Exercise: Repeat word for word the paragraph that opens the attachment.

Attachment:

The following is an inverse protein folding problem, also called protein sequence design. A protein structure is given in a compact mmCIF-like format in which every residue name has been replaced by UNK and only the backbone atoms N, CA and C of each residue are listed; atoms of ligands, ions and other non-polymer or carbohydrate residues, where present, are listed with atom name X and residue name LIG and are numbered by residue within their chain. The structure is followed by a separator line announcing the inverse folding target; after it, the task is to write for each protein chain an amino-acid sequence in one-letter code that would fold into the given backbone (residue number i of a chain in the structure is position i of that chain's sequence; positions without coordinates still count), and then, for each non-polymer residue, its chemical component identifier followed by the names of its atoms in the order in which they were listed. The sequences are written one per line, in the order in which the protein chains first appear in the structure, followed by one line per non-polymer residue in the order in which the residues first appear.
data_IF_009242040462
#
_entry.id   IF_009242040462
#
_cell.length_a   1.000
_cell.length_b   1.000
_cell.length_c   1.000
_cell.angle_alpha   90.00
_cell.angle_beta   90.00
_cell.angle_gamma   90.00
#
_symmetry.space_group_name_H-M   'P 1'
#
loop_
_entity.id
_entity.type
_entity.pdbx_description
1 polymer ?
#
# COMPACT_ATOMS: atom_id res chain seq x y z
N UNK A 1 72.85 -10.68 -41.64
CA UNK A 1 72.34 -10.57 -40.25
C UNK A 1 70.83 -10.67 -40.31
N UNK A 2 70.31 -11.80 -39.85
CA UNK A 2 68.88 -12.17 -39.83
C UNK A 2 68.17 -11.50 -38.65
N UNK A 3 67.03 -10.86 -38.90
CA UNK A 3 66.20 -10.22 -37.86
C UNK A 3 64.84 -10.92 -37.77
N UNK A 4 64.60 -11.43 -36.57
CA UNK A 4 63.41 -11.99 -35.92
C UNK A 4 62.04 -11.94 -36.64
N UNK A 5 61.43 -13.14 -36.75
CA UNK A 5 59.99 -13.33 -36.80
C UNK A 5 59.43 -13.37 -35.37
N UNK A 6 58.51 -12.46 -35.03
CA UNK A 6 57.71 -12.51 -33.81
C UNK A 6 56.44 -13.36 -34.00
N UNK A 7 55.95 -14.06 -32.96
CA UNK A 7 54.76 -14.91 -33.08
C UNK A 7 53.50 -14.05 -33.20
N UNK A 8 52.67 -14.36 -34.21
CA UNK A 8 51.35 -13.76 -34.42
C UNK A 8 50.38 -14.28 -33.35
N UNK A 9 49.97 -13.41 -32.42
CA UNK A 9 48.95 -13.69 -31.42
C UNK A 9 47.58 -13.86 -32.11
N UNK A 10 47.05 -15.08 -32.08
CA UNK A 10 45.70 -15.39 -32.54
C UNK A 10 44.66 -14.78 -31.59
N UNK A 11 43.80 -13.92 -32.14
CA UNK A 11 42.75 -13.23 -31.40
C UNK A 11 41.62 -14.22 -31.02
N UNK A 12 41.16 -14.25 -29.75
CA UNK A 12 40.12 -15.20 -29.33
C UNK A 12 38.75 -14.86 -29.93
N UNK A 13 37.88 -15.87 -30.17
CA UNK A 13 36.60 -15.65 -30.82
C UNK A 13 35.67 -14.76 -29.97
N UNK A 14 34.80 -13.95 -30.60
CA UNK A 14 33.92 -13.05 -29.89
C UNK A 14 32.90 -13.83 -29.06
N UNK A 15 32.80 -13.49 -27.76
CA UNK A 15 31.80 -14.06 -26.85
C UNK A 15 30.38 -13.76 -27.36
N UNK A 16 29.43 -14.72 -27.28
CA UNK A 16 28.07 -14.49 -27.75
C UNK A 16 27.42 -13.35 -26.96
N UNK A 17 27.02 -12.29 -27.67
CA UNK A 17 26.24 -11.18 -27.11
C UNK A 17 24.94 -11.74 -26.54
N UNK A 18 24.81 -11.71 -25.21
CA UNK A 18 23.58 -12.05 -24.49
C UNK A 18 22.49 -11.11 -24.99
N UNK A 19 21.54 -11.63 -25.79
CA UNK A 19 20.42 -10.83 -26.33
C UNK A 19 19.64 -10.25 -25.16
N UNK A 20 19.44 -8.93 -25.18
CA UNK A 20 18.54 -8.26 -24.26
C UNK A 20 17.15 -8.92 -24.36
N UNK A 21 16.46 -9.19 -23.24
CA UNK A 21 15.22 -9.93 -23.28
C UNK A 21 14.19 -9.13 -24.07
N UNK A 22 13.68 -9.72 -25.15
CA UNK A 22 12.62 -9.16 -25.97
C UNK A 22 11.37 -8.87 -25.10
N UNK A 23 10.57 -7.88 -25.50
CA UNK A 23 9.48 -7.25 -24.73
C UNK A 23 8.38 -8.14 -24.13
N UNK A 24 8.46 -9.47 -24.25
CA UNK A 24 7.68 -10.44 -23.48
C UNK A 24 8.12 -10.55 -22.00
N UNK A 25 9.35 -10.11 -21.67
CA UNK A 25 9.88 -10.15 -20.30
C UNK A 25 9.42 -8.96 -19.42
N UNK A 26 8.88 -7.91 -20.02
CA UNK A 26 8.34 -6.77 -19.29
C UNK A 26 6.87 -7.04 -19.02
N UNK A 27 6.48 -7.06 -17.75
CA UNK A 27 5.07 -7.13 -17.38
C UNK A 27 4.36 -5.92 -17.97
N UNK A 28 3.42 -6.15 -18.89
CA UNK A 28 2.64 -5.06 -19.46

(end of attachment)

The following is an inverse protein folding problem, also called protein sequence design. A protein structure is given in a compact mmCIF-like format in which every residue name has been replaced by UNK and only the backbone atoms N, CA and C of each residue are listed; atoms of ligands, ions and other non-polymer or carbohydrate residues, where present, are listed with atom name X and residue name LIG and are numbered by residue within their chain. The structure is followed by a separator line announcing the inverse folding target; after it, the task is to write for each protein chain an amino-acid sequence in one-letter code that would fold into the given backbone (residue number i of a chain in the structure is position i of that chain's sequence; positions without coordinates still count), and then, for each non-polymer residue, its chemical component identifier followed by the names of its atoms in the order in which they were listed. The sequences are written one per line, in the order in which the protein chains first appear in the structure, followed by one line per non-polymer residue in the order in which the residues first appear.